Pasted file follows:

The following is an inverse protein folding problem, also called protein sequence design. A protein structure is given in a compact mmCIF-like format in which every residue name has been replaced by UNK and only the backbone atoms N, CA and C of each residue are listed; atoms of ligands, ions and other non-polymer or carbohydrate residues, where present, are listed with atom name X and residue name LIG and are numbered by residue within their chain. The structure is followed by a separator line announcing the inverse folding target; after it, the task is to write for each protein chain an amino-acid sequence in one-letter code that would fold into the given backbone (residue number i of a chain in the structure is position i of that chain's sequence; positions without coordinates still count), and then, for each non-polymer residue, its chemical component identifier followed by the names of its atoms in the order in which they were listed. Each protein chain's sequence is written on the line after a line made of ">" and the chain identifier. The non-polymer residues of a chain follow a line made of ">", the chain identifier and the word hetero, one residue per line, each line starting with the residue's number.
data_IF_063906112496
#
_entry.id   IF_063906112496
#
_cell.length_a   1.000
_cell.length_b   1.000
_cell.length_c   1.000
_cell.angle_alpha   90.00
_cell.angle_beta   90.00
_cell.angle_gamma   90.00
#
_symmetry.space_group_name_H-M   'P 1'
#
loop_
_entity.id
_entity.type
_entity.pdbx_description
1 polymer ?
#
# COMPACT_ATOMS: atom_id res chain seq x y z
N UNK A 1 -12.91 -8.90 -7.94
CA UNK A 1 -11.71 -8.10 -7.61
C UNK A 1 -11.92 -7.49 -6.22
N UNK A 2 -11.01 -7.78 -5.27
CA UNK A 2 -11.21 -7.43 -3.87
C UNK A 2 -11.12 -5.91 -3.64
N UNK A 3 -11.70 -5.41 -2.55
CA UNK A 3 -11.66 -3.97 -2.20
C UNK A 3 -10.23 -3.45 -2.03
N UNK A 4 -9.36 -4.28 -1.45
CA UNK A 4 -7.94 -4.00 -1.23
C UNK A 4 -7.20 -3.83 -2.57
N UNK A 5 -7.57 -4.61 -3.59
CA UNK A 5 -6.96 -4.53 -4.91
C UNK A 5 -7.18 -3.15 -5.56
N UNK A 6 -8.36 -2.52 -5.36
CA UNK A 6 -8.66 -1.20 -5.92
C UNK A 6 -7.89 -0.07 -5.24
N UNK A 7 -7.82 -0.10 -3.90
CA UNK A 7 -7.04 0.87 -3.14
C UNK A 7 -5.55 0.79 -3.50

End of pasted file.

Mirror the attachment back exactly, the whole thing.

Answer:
The following is an inverse protein folding problem, also called protein sequence design. A protein structure is given in a compact mmCIF-like format in which every residue name has been replaced by UNK and only the backbone atoms N, CA and C of each residue are listed; atoms of ligands, ions and other non-polymer or carbohydrate residues, where present, are listed with atom name X and residue name LIG and are numbered by residue within their chain. The structure is followed by a separator line announcing the inverse folding target; after it, the task is to write for each protein chain an amino-acid sequence in one-letter code that would fold into the given backbone (residue number i of a chain in the structure is position i of that chain's sequence; positions without coordinates still count), and then, for each non-polymer residue, its chemical component identifier followed by the names of its atoms in the order in which they were listed. Each protein chain's sequence is written on the line after a line made of ">" and the chain identifier. The non-polymer residues of a chain follow a line made of ">", the chain identifier and the word hetero, one residue per line, each line starting with the residue's number.
data_IF_063906112496
#
_entry.id   IF_063906112496
#
_cell.length_a   1.000
_cell.length_b   1.000
_cell.length_c   1.000
_cell.angle_alpha   90.00
_cell.angle_beta   90.00
_cell.angle_gamma   90.00
#
_symmetry.space_group_name_H-M   'P 1'
#
loop_
_entity.id
_entity.type
_entity.pdbx_description
1 polymer ?
#
# COMPACT_ATOMS: atom_id res chain seq x y z
N UNK A 1 -12.91 -8.90 -7.94
CA UNK A 1 -11.71 -8.10 -7.61
C UNK A 1 -11.92 -7.49 -6.22
N UNK A 2 -11.01 -7.78 -5.27
CA UNK A 2 -11.21 -7.43 -3.87
C UNK A 2 -11.12 -5.91 -3.64
N UNK A 3 -11.70 -5.41 -2.55
CA UNK A 3 -11.66 -3.97 -2.20
C UNK A 3 -10.23 -3.45 -2.03
N UNK A 4 -9.36 -4.28 -1.45
CA UNK A 4 -7.94 -4.00 -1.23
C UNK A 4 -7.20 -3.83 -2.57
N UNK A 5 -7.57 -4.61 -3.59
CA UNK A 5 -6.96 -4.53 -4.91
C UNK A 5 -7.18 -3.15 -5.56
N UNK A 6 -8.36 -2.52 -5.36
CA UNK A 6 -8.66 -1.20 -5.92
C UNK A 6 -7.89 -0.07 -5.24
N UNK A 7 -7.82 -0.10 -3.90
CA UNK A 7 -7.04 0.87 -3.14
C UNK A 7 -5.55 0.79 -3.50